Posted by: kljolly | April 14, 2020

Govan Sarcophagus

Although I have not posted recently, now in this time of pandemic, here is what I have been working on since my last post. I have actually finished a long chapter set in 941 with Aldred trailing along with Cathroe’s pilgrimage from Govan to Penrith.

Along the way, I have taken a number of liberties with the historical record, including having them travel by ship and visit a number of holy sites such that the chapter has turned into a hagiographic marathon.  If anyone wants to binge-read saints’ lives, this chapter does it.  It also ponders a lot of stone monuments.

One of the liberties early on in the chapter tries to explain the “Constantine” sarcophagus at Govan that I blogged about when I visited in 2015.   Tim Clarkson recommended a visit to Govan, and his blogs Heart of the Kingdom and Senchus, as well as his books Strathclyde and the Anglo-Saxons in the Viking Age and The Making of Scotland, have been essential reading for me.  So apologies to Tim for what follows!

 

This ninth century sarcophagus  is not only rare but also puzzling as to who was in it.  Although attributed to a “Constantine,” that connection as patron of the Govan church is tenuous at best.  And, even if a Constantine was encased in it, which one?

  • Possibly Pictish/Scots King Constantine I, Constantín mac Cináeda (d. 877), son of Cináed mac Ailpín (d. 862).  But why would he be buried in the church at Govan?
  • The hazy St. Constantine of the early seventh century, reputedly the son of Rhydderch Hael and a pupil of St. Columba, is only known from a twelfth-century account (Jocelin’s Life of Kentigern), with a Greek Orthodox feastday of March 11.  So how would his body be in a viking style sarcophagus of ninth century, and decidedly secular, manufacture?

So I invented a scenario for Aldred’s contemplation of the sarcophagus in the Govan church, comparing it to his fond memories of Cuthbert’s wooden casket:

           Today [March 11] was the feastday of St. Constantine, the patron of this church—not the great Roman emperor famous for his conversion, but son of a Strathclyde ancestor.  According to the brothers here, St. Constantine was the son of Rhydderch Hael (the Generous), king of Alt Clut.  He was purportedly tutored by the great Columba, founder of the Iona monastery, itself the mother of the Lindisfarne community to which Aldred belonged.  Aldred had never heard of this saint before coming to Govan, but certainly anyone connected to Columba was bound to have pursued a holy life.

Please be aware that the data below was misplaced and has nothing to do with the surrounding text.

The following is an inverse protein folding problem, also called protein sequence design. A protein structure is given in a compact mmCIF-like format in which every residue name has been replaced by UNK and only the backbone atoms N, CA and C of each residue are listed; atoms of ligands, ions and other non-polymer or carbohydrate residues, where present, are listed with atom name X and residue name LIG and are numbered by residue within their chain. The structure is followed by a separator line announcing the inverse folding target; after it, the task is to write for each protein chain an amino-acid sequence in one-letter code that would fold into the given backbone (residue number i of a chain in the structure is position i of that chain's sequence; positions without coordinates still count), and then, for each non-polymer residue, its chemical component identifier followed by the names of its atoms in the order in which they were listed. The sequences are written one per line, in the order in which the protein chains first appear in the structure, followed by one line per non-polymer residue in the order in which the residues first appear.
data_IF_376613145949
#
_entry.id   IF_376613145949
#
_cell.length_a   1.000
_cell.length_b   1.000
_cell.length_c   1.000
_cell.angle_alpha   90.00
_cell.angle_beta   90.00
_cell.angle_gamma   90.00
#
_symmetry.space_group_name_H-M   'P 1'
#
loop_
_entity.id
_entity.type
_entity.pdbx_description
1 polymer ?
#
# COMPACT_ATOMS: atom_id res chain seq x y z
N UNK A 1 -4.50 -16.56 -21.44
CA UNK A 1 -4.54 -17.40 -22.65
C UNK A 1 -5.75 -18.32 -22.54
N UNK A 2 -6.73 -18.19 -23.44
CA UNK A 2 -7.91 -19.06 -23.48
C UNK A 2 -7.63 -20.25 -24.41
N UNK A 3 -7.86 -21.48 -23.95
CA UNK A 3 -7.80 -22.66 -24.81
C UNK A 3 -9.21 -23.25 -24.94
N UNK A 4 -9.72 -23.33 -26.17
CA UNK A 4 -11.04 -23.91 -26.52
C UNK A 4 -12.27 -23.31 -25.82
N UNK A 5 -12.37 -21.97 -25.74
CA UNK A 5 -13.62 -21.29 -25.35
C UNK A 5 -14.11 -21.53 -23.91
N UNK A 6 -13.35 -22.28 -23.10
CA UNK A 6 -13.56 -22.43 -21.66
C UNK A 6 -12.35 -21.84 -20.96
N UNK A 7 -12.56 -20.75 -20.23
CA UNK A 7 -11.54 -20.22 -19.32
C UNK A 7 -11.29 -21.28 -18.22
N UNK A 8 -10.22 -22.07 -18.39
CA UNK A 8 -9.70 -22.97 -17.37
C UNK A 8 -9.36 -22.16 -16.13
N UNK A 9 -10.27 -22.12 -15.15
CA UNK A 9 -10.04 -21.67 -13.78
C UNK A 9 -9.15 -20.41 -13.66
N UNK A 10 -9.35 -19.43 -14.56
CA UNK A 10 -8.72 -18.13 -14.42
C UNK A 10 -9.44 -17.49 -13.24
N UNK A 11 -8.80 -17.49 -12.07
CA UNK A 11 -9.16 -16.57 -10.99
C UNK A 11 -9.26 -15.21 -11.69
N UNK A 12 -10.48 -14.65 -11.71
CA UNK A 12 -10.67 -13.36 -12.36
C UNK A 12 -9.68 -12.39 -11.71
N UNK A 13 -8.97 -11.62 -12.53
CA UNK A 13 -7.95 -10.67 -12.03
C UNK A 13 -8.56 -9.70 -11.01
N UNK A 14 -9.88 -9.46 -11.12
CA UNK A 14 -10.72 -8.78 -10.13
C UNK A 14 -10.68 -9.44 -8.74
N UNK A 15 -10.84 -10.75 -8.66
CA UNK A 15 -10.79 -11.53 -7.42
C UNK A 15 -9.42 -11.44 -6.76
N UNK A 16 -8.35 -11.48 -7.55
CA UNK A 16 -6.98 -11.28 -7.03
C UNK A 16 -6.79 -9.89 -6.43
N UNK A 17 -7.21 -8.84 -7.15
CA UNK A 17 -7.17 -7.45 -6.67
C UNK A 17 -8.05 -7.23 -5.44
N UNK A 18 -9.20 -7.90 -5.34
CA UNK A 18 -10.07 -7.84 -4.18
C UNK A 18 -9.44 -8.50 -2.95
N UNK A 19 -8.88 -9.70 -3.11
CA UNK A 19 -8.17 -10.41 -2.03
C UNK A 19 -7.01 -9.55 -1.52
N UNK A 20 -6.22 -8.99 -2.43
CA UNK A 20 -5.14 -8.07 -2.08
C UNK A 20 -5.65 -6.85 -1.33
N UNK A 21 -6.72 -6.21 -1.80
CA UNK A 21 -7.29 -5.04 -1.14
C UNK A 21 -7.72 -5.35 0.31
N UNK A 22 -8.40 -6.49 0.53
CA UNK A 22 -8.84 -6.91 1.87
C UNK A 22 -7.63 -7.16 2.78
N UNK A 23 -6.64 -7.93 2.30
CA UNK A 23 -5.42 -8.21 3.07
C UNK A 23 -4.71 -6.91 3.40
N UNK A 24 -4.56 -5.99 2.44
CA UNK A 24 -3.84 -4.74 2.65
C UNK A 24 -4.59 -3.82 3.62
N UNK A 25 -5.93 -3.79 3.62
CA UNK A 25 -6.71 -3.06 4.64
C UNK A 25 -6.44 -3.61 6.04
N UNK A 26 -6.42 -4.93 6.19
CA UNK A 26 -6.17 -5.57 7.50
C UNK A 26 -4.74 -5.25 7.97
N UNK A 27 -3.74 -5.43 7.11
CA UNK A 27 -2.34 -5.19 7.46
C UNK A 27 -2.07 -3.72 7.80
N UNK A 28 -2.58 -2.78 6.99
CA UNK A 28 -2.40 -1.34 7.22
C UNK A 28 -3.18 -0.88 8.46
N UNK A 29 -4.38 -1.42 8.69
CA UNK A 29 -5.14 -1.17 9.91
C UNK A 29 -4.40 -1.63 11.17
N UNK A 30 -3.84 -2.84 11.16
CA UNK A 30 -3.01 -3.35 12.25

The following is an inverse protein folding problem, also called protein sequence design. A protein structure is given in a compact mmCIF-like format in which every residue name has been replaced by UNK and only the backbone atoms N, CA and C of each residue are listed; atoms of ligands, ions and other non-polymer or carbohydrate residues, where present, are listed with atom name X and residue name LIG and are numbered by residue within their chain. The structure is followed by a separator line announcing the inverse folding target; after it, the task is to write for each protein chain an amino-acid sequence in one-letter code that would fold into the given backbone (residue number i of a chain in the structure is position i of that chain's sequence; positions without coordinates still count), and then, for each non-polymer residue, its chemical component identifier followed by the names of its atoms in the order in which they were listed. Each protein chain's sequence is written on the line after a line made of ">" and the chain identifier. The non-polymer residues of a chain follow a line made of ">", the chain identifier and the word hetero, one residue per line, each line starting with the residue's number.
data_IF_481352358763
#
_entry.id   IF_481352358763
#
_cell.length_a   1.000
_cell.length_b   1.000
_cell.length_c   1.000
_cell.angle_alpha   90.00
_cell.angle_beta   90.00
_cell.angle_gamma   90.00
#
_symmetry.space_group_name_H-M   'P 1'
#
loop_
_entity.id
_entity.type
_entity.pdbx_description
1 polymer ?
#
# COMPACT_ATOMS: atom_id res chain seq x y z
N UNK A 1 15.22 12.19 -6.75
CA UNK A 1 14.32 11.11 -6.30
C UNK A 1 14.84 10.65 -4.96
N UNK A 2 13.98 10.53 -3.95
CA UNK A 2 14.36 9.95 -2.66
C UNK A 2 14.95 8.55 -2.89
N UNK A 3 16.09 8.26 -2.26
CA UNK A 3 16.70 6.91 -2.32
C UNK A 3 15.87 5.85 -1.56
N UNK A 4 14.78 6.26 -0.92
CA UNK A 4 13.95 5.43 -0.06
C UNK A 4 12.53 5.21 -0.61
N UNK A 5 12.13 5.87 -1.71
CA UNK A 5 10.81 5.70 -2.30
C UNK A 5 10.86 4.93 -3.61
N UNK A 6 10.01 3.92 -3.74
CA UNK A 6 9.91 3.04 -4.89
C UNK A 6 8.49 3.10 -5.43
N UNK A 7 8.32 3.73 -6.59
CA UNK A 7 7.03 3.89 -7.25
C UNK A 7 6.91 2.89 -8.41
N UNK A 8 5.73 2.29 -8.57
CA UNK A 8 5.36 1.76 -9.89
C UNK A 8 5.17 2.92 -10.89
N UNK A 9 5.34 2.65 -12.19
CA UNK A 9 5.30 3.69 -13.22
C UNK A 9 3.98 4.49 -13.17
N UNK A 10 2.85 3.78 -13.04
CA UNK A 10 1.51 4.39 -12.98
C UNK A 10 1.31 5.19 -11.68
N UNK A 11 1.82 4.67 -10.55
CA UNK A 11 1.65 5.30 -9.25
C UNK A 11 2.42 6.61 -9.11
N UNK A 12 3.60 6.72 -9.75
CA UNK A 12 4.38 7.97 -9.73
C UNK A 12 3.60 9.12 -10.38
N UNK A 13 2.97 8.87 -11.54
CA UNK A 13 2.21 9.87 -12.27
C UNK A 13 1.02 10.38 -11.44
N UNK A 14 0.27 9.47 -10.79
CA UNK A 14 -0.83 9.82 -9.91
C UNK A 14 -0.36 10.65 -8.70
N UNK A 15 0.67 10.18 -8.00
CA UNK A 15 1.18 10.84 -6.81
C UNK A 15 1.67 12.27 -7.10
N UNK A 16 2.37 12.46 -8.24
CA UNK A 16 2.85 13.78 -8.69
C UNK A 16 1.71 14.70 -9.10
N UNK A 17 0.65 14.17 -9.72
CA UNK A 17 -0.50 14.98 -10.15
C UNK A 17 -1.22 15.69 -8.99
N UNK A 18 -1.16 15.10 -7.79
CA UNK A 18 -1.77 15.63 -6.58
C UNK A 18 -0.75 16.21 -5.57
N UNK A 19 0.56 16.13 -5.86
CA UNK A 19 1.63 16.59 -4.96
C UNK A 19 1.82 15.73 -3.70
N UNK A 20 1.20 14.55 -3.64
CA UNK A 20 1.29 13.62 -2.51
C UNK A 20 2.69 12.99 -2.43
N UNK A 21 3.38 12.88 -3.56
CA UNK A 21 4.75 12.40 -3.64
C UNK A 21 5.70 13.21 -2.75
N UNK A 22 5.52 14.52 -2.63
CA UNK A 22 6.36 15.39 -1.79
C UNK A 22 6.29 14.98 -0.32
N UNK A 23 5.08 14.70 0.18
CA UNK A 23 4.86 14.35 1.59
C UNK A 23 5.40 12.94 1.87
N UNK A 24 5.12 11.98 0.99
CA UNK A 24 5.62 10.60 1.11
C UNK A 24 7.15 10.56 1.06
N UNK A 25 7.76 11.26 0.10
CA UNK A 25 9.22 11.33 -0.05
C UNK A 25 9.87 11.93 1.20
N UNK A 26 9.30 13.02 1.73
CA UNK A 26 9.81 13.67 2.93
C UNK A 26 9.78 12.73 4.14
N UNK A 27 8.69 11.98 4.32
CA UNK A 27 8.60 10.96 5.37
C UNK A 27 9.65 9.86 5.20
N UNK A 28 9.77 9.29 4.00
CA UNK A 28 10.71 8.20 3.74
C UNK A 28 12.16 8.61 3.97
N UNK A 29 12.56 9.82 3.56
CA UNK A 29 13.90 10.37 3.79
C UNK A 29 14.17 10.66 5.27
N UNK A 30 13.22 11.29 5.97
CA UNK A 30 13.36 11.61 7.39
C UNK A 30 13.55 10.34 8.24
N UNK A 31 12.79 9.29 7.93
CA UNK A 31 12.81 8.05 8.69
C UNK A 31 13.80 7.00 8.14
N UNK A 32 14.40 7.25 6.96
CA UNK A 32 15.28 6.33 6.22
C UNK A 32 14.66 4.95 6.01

The bones of this saint rested in the east end of the church in a stone sarcophagus intricately carved, a much more solid edifice, if less angelic, than the carved wooden coffin of St. Cuthbert back at Chester-le-Street.  Alded had examined the sarcophagus soon after his arrival, discovering that it was of recent construction—its motifs reminiscent of the viking hogback stones dotting the landscape, rather than the older style of Iona two centuries before.

            To be sure, the sarcophagus had interlaced vines similar to many an Irish cross or Northumbrian gravestone.  But between the blocks of entangled vines were carvings not of saints or angels, but of animals, mostly powerful horses.  In the center of the side facing the nave, a decidedly warlike horseman rode after a stag, while a frame near the head on that side depicted a horse trampling a beast underfoot, which, Aldred supposed if you stretched it, might be Christ trampling the devil. 

            To Aldred’s mind, it would be a very fine coffin for a king named Constantine, a common  enough royal name, rather than a saint.  The Govan brothers had given only sketchy answers to his polite queries about what the carvings represented in the life of their patron. 

            Aldred guessed that the saint’s bones had been moved into this glorious stone coffin as the result of some kind of dispute between the churchmen and the rulers across the river [Partick], perhaps over their alliances with the Gall-Gáidhil, “foreigner-Gaels.”  Whether the Gaelgal were viking foreigners become Gaels, or Gaels become vikings was unclear, but their warrior ethos was abundantly clear.  Aldred had seen similar bands—and alliances—in Northumbria and in Ireland. 

            Was this magnificent stone sarcophagus a peace offering from the Gaelgal, a gesture toward being more Christian?  If so, their ideas about sanctity and warfare differed from his own community’s.  Aldred pitied St. Constantine his new stone home and thought longingly of St. Cuthbert.

Is this plausible?


Responses

  1. Seems plausible to me. Very neat.
    Just one little thing: I would spell “Gall-Ghàidheil” Gallgael in English.

  2. Thanks, I have changed it in the chapter, while retaining the initial reference to “Gall-Ghàidheil,” which I learned from Tim Clarkson’s Strathclyde book. One of the language issues in this chapter and throughout the novel is giving some indication of the original languages while still making the narrative intelligible.

  3. […] Govan Sarcophagus […]


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